Wednesday, October 29, 2008

Mesothelioma - Defining the Disease

Mesothelioma - Defining the Disease
by Robert Grazian

Mesothelioma is a form of cancer that invades the mesothelium, a protective layer that surrounds most internal organs including the lungs, stomach and heart.

There are both benign and malignant forms of Mesothelioma; however, less than 10% of occurrences are benign. There are at least three known causes for Mesothelioma, including:

• Asbestos exposure (foremost cause) including direct and indirect contact
• Thorium Dioxide (Thorotrast)-used in certain X-ray tests in the past
• Zeolite-a silicate mineral common in soil in Turkey's Anatoli region

Diagnosing Mesothelioma, especially in the early stages, is a tricky proposition because the symptoms will mirror common aches and pains and are often ignored until the disease has progressed.
Malignant Mesothelioma affects three main areas of the body-lungs, abdominal cavity, and heart, and are categorized as follows:

• Pleural Mesothelioma (most common form) affects the lungs
• Peritoneal Mesothelioma affects the abdominal cavity
• Pericardial Mesothelioma (rarest form) affects the heart

Each type carries its own unique list of symptoms, most of which remain undetected until the cancer has reached untreatable levels.
Those with Pleural Mesothelioma can experience chest pains, weight loss, fever, difficulty breathing, persistent cough and swelling of the face and neck.
In cases of Peritoneal Mesothelioma, a person will suffer from nausea, weight loss, abdominal pains, and vomiting.
Complications include anemia, blood clotting issues, and bowel obstruction. Pericardial Mesothelioma causes shortness of breath, a persistent cough, chest pains and heart palpitations.
With all three forms of the disease, the signs grow more acute with time and yet can still evade diagnosis by being chalked up to other diseases with similar symptoms.

The first cases of Mesothelioma appeared in the early 1900's, amongst asbestos miners and factory workers.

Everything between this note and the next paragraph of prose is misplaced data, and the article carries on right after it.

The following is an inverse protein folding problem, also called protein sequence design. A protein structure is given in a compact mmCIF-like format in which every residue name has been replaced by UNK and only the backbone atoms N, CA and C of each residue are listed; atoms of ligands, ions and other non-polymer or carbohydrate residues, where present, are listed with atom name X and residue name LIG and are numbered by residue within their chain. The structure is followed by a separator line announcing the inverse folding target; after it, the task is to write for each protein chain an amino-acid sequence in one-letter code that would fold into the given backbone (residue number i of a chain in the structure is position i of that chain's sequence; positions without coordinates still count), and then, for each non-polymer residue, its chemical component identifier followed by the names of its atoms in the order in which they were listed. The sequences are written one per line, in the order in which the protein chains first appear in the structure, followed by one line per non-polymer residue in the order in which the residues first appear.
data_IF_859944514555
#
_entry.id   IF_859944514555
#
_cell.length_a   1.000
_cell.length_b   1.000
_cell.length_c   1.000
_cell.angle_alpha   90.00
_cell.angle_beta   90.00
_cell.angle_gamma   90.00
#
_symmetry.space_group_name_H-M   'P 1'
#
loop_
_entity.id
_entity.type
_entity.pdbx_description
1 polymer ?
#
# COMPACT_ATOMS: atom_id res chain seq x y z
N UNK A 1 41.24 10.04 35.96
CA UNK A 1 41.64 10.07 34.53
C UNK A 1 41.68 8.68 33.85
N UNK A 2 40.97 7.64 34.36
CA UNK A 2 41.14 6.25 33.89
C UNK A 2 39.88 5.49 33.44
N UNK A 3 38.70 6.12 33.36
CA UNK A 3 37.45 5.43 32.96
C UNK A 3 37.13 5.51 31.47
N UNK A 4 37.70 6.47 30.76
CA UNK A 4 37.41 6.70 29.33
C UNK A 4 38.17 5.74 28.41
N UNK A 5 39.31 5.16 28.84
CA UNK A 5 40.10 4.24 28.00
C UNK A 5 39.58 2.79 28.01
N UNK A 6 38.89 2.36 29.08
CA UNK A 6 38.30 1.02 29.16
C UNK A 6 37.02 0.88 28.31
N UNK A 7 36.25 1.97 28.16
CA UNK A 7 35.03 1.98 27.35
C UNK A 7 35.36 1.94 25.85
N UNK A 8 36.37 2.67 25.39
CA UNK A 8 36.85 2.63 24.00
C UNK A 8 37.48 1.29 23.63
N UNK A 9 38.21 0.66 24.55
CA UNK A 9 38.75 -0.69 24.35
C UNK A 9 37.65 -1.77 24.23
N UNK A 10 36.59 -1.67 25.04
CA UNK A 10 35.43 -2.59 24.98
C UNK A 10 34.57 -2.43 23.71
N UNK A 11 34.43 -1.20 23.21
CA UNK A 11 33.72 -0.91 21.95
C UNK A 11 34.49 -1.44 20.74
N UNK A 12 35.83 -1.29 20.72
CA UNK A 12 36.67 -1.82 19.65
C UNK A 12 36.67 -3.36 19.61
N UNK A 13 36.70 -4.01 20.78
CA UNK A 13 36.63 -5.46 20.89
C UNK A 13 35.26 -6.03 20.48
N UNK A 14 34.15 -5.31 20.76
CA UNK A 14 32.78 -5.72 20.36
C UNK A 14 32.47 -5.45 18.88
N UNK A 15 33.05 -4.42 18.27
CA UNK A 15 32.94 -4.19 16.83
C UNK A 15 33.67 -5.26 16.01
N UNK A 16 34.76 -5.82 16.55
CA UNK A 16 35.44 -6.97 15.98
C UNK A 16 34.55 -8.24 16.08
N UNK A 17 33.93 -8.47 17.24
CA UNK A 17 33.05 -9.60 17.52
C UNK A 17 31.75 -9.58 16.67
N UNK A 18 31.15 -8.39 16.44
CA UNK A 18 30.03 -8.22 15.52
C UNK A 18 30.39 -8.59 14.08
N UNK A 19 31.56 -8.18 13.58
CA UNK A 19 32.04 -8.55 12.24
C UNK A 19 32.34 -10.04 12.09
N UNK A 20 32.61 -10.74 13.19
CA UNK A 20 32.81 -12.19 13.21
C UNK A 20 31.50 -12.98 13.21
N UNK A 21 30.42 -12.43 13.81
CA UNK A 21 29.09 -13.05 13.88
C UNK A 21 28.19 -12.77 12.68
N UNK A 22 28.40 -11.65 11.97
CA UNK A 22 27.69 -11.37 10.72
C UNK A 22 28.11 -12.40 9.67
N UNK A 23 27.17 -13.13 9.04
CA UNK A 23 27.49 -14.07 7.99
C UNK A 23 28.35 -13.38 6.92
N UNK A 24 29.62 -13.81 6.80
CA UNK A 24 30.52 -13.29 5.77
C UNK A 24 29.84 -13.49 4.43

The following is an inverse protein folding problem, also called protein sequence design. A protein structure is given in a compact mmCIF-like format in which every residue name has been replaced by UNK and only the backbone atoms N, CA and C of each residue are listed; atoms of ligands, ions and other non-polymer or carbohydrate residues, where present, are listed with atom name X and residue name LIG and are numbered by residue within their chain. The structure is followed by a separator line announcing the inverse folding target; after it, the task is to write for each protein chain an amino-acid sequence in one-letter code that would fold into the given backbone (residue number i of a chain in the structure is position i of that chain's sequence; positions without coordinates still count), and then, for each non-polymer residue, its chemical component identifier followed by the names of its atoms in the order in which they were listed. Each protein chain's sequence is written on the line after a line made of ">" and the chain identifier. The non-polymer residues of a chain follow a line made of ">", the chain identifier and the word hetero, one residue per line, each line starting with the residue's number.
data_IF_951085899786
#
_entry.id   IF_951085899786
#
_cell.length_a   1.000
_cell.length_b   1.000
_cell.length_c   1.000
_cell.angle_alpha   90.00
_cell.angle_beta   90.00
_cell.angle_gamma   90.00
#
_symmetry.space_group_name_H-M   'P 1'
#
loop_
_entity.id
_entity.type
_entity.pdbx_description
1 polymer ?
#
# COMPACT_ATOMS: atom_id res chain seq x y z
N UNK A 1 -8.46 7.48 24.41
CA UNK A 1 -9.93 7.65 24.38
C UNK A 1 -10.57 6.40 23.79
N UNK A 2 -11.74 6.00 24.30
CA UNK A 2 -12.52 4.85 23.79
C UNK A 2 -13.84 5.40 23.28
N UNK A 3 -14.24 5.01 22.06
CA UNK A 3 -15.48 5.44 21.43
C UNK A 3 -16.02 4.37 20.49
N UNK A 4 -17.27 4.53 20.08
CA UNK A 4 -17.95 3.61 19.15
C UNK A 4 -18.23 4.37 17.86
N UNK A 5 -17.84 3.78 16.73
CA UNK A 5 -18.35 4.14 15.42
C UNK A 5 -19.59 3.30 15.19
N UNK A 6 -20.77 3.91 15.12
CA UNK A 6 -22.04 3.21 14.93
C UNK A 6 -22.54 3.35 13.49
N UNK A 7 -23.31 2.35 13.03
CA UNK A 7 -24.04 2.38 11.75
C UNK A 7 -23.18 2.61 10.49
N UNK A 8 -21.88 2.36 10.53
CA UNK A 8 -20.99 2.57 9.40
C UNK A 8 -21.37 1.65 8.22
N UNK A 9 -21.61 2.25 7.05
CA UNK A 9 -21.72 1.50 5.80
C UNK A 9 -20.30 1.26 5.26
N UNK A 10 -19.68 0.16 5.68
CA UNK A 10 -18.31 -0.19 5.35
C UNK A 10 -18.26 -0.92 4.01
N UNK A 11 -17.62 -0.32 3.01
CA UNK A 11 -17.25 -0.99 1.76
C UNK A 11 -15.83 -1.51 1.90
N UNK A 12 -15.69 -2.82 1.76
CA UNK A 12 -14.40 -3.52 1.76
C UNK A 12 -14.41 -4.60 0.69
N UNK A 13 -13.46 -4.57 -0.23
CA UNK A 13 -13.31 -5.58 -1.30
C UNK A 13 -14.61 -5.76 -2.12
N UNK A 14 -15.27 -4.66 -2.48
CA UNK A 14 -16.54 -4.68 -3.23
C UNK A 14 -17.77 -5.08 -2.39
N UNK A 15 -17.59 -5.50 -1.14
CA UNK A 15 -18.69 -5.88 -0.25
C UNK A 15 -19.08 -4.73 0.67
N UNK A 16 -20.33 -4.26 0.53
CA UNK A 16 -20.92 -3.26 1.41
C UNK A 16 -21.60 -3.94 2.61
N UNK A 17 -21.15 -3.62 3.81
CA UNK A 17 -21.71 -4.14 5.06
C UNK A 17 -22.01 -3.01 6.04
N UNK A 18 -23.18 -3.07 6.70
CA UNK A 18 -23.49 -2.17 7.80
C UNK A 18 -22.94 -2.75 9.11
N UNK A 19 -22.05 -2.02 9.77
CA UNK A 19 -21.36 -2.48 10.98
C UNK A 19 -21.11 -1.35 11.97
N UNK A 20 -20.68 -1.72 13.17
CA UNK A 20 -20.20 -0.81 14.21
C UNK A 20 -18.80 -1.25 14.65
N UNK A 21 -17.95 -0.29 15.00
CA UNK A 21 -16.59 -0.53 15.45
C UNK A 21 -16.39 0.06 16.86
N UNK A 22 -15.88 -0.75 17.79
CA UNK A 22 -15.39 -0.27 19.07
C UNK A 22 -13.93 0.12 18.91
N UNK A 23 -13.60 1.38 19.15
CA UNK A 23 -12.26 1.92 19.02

The rate of occurrence continues to grow even though use of asbestos has declined, mostly because it can take decades for symptoms to emerge.
While those who are directly exposed to asbestos are most likely to get this type of cancer, those who have had only minimal contact have also contracted Mesothelioma.
Something as simple as washing asbestos-covered clothing or daily exposure to houses and buildings that utilize asbestos insulation can put people at risk.

While Mesothelioma is a popular buzzword in the personal injury law arena today, victims and the legal system have been fighting for rights, and restitution since the 1920's.
Companies with low ethical standards and even lower levels of compassion, having knowledge of the dangers of asbestos, forced countless employees to work in unsafe, life threatening conditions, without benefit of protective clothing, masks, or other safety precautions or the benefit of informing them of the risks they faced on a daily basis.
In the United States, laws have been enacted, such as The Clean Air Act, and the Toxic Substance Control Act, in order to provide more protection to employees, and citizens, in general from exposure to Asbestos.
Even if Asbestos was banned globally, however, it would take decades or longer before the risks of contracting Mesothelioma would be thwarted

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